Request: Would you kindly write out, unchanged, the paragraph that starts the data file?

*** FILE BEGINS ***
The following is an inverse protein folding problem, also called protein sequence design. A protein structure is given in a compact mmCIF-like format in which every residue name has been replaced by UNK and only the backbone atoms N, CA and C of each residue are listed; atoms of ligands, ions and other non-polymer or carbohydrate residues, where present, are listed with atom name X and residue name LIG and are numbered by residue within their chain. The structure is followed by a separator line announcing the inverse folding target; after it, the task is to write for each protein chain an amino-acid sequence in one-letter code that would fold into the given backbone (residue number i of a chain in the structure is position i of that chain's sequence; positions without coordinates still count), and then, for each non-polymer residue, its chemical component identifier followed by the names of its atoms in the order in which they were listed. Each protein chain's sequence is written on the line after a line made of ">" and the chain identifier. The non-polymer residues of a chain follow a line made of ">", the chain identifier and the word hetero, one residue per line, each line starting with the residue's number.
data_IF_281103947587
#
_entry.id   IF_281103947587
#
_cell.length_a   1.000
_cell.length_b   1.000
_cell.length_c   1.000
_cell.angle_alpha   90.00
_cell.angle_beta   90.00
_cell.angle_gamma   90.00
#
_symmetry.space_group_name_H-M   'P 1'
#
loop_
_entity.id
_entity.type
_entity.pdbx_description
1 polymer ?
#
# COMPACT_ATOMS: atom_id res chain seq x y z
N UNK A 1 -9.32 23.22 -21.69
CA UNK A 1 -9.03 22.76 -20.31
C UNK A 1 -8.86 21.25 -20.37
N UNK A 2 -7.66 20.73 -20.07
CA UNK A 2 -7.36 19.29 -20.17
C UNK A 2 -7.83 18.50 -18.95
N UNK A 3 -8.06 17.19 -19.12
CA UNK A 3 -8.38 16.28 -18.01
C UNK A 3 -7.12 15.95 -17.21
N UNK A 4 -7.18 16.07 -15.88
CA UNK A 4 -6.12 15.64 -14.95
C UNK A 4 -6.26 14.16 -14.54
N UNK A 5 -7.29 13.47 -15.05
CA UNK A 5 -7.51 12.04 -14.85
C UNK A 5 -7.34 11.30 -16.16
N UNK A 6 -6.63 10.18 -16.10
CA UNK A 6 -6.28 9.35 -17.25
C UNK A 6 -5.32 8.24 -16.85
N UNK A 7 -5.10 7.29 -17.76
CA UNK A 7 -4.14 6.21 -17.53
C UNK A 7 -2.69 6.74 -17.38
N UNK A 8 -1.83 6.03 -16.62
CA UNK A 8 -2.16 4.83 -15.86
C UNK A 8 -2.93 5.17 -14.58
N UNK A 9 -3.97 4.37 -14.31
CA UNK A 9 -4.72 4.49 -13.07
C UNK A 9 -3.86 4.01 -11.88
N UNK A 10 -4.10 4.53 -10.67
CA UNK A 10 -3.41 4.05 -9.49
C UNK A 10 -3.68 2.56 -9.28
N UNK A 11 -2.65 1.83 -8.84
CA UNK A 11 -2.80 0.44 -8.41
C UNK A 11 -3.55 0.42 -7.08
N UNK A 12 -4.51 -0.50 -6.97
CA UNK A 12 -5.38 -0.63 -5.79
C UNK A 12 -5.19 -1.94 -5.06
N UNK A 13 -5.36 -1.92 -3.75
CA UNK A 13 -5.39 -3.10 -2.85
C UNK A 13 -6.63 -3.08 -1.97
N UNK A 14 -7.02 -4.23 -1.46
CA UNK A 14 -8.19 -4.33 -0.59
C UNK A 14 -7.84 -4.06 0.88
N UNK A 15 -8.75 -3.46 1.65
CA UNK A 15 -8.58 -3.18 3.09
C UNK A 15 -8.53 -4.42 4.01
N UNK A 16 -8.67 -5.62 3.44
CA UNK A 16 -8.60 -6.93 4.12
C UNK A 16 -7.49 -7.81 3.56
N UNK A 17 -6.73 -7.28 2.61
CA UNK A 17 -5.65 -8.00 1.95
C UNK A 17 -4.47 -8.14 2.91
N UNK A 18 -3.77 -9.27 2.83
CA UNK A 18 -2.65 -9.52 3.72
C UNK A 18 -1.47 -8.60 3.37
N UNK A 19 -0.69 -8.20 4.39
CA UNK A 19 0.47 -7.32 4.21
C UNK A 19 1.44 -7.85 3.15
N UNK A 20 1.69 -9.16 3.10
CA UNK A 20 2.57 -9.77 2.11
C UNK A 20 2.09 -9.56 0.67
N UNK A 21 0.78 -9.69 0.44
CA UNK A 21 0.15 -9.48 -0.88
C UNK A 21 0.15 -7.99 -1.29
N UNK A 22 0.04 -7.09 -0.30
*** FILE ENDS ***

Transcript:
The following is an inverse protein folding problem, also called protein sequence design. A protein structure is given in a compact mmCIF-like format in which every residue name has been replaced by UNK and only the backbone atoms N, CA and C of each residue are listed; atoms of ligands, ions and other non-polymer or carbohydrate residues, where present, are listed with atom name X and residue name LIG and are numbered by residue within their chain. The structure is followed by a separator line announcing the inverse folding target; after it, the task is to write for each protein chain an amino-acid sequence in one-letter code that would fold into the given backbone (residue number i of a chain in the structure is position i of that chain's sequence; positions without coordinates still count), and then, for each non-polymer residue, its chemical component identifier followed by the names of its atoms in the order in which they were listed. Each protein chain's sequence is written on the line after a line made of ">" and the chain identifier. The non-polymer residues of a chain follow a line made of ">", the chain identifier and the word hetero, one residue per line, each line starting with the residue's number.